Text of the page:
Most of all enjoy the color display that happens only once per year. In just a few short weeks (at least where I live) it will only be a dream and the realities of winter will set in.

Finally here are a few websites to help you monitor the fall color:

www.foliagenetwork.net

http://usparks.about.com/od/fallfoliage/a/Fall-Colors.htm

http://www.chiff.com/a/fall-foliage.htm

http://www.weather.com/activities/driving/fallfoliage/

http://phototravel.com/fall.htm   (more than you’ll ever need!)

http://www.wxnation.com/fallfoliage/ (lots of cams)

For the west —- www.calphoto.com

                   

BREAK THE RULES.. but know them first! / News and Notes

WORKSHOPS:: www.jackgrahamphoto.com/photo-workshops (2011 & 2012 schedules are there)        PODCAST: www.18percentgraymatter.com

JACK GRAHAM PHOTOGRAPHY MAIN WEBSITE: www.jackgrahamphoto.com

 

OCTOBER 2011—–FALL in NE OHIO & a day with the AMISH —FILLING FAST   http://www.jackgrahamphoto.com/fall-color-ne-ohio-well-very-special-day-amish-oct-2011

 

 

             ICELAND 2012—FILLING FAST   http://www.jackgrahamphoto.com/ultimate-iceland

 

 

 

 

 

 

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News & Notes:

Outdoor Photo Gear recently had a reprint of an article from this blog on their site (they gave an excellent blog area). Today they used one of my photographs on their home page……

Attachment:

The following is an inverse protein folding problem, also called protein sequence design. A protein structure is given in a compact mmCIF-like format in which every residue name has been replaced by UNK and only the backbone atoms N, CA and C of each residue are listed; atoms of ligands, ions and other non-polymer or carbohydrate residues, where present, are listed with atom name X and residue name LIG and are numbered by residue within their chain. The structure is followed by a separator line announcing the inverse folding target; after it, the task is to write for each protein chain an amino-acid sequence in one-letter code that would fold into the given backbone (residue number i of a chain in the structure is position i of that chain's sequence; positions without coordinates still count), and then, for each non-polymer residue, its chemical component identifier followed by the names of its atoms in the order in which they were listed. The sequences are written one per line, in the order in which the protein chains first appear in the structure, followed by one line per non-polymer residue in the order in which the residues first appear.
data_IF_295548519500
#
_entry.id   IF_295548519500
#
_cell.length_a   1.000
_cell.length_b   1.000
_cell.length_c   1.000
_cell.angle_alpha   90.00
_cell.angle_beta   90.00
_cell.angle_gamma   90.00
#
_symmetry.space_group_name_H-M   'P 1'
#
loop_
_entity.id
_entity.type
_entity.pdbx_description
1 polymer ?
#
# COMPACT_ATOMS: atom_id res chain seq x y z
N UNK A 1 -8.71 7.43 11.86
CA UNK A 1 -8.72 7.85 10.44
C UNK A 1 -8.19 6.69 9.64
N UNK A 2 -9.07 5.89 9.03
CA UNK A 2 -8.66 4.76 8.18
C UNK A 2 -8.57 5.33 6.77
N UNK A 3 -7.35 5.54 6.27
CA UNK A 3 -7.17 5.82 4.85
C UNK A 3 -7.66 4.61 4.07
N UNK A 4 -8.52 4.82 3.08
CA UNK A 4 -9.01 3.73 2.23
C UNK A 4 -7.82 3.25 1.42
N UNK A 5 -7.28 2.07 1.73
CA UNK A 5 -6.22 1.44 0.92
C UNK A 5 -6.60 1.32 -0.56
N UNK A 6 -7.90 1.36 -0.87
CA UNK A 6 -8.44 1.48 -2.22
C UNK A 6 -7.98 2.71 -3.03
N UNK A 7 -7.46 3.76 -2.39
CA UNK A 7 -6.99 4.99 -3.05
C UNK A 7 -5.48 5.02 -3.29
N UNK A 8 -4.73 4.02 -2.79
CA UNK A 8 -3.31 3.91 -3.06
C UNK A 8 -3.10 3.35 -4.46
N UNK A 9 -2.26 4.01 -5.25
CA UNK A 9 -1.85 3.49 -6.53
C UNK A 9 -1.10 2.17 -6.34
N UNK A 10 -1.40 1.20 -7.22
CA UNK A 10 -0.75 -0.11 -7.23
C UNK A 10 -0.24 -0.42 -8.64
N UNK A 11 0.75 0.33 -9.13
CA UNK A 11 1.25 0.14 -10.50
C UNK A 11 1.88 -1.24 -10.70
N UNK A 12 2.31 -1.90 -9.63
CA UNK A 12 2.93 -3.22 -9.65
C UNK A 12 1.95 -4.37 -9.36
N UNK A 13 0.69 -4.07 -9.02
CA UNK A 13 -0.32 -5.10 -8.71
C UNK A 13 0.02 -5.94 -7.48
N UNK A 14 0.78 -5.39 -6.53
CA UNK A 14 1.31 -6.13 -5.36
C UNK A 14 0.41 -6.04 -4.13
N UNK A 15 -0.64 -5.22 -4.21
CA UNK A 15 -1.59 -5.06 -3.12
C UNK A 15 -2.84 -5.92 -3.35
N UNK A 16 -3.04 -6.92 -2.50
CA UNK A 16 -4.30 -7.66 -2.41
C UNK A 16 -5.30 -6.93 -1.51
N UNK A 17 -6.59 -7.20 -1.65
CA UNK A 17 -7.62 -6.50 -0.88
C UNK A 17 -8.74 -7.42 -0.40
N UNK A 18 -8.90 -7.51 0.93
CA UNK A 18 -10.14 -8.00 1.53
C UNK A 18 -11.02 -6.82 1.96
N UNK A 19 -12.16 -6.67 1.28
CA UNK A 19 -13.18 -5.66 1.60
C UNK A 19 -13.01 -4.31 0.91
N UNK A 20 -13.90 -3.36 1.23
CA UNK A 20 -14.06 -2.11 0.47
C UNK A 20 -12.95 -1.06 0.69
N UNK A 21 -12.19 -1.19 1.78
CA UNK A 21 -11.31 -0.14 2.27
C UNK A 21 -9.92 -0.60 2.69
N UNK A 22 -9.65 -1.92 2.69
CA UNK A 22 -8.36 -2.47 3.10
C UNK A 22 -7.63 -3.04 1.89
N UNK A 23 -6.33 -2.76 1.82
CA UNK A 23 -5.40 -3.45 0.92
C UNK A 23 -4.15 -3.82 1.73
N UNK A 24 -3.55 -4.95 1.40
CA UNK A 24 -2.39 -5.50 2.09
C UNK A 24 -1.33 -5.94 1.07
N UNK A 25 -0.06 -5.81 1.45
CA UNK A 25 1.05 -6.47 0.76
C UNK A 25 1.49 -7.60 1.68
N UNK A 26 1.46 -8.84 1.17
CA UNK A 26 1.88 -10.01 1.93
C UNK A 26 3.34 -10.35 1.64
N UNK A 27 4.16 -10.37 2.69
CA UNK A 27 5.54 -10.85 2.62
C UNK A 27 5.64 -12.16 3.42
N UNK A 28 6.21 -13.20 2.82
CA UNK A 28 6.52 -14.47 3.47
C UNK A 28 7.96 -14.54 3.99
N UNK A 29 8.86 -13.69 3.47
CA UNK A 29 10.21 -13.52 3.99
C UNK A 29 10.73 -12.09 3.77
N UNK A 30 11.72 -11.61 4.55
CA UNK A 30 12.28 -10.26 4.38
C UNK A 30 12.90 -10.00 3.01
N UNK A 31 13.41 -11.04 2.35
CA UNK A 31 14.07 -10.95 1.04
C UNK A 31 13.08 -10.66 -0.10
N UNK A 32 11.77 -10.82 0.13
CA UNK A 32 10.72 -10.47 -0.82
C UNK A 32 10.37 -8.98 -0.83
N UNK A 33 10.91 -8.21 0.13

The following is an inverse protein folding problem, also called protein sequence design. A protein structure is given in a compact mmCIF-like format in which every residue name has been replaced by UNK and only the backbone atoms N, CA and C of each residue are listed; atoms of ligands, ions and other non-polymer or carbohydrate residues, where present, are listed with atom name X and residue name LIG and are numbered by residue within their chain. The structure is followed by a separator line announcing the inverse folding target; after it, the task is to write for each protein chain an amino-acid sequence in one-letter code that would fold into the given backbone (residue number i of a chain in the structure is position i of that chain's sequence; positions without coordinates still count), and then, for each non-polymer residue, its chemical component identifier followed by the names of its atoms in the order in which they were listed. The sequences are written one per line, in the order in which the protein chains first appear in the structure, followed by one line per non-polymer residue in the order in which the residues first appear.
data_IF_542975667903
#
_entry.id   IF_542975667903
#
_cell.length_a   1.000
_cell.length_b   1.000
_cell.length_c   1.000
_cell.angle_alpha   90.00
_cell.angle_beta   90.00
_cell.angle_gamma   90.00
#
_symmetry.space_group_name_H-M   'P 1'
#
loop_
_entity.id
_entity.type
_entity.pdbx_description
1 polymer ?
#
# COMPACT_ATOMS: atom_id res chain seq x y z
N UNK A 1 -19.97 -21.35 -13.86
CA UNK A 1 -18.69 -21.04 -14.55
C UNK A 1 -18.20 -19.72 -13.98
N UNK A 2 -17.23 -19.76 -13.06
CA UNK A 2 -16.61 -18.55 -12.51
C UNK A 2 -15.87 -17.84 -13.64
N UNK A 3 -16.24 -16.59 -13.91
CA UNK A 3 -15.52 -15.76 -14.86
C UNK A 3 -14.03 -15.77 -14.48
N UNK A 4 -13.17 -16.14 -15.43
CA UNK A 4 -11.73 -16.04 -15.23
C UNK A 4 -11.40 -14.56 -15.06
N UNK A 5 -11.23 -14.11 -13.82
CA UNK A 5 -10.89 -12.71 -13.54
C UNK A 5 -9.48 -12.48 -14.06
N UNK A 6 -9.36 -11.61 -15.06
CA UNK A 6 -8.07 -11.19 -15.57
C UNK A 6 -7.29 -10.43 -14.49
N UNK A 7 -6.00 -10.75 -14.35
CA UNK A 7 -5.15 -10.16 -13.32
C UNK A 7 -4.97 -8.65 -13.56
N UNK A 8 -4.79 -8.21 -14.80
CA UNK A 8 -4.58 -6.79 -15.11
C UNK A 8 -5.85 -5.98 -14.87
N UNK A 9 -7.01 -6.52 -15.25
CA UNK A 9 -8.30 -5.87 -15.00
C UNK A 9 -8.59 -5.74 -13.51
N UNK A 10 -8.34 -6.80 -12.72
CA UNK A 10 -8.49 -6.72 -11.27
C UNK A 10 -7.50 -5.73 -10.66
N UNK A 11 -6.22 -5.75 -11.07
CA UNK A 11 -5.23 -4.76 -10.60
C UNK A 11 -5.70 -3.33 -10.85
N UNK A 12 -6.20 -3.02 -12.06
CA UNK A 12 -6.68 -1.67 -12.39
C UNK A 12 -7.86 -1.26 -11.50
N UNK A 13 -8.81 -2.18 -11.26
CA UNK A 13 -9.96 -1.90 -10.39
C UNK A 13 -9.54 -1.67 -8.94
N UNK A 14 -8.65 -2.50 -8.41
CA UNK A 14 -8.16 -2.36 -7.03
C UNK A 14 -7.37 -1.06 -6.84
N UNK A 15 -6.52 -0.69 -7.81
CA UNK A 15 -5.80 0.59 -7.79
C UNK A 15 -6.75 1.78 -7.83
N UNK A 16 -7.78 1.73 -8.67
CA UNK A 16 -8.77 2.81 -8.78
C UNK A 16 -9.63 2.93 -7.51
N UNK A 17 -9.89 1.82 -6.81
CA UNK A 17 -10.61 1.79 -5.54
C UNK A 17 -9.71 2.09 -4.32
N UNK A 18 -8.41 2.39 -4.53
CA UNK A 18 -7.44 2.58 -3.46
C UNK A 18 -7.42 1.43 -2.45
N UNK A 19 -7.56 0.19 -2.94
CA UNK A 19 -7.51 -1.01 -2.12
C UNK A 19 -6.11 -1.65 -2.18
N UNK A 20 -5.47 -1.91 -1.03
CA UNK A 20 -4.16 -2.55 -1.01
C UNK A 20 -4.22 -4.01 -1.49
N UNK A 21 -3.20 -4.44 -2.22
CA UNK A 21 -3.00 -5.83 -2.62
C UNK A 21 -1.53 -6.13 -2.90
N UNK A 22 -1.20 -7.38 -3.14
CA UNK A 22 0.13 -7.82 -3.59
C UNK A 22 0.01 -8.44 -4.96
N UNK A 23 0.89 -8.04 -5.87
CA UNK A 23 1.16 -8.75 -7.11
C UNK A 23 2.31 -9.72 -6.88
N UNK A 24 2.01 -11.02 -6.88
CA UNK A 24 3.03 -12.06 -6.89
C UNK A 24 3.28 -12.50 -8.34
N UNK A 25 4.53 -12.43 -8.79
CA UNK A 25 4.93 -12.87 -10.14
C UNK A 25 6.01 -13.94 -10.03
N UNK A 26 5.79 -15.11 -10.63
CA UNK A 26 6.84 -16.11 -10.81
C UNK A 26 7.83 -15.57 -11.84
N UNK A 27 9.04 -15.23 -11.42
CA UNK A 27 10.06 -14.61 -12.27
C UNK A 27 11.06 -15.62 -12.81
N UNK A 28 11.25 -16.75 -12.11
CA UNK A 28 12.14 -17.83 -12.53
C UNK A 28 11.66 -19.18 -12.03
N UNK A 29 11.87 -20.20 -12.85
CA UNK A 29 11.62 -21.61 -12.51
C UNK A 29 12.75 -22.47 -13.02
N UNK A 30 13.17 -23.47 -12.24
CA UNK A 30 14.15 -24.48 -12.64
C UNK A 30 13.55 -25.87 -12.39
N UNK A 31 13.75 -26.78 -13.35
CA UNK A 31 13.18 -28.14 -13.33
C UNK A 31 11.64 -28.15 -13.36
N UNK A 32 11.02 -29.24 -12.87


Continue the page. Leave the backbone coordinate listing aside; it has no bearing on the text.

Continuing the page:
thanks guy’s !!     www.outdoorphotogear.com if you haven’t visited them (click on the banner below) & check them out. They are a truly 1 stop shop for the coolest photo accessories and more around.

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Naturephotgraphers.net (www.naturephotographers.net also published a new essay of mine “The 10 Commandments of Photography” recently. http://www.naturephotographers.net/farchives.html  Give it a read, as well as the other articles from Guy Tal and Alain Briot. NPN is THE premier online forum for photography.

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And don’t forget my friends at HUNT’S PHOTO & VIDEO. http://www.huntsphotoandvideo.com/ ., by far the best in the industry—Call Gary Farber for the best pricing and selection, yes better than NYC!!! (800) 221-1830 x 2332 and tell Gary I said hi!

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And finally a new website advertising workshops both in the USA and abroad is up and running. . All Photo Adventures also contains lots of good tips from some excellent photographers.

They were kind enough to post an article from me as well https://www.allphotoadventures.com/protips.aspx .

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INTERNET EXPLORER 9 vs. FIREFOX & SAFARI

Let’ talk about looking at images on the web on your monitor for a minute. I bet a lot of you didn’t know this. Internet Explorer 9 is not color managed. I REPEAT—NOT COLOR MANAGED!!!

FIREFOX and SAFARI is color managed and will ensure sRGB is read correctly. The problem is with Internet Explorer 9. If you are using IE9 often the greens & yellows will have hues significantly different from your original image. Why this is I have NO idea.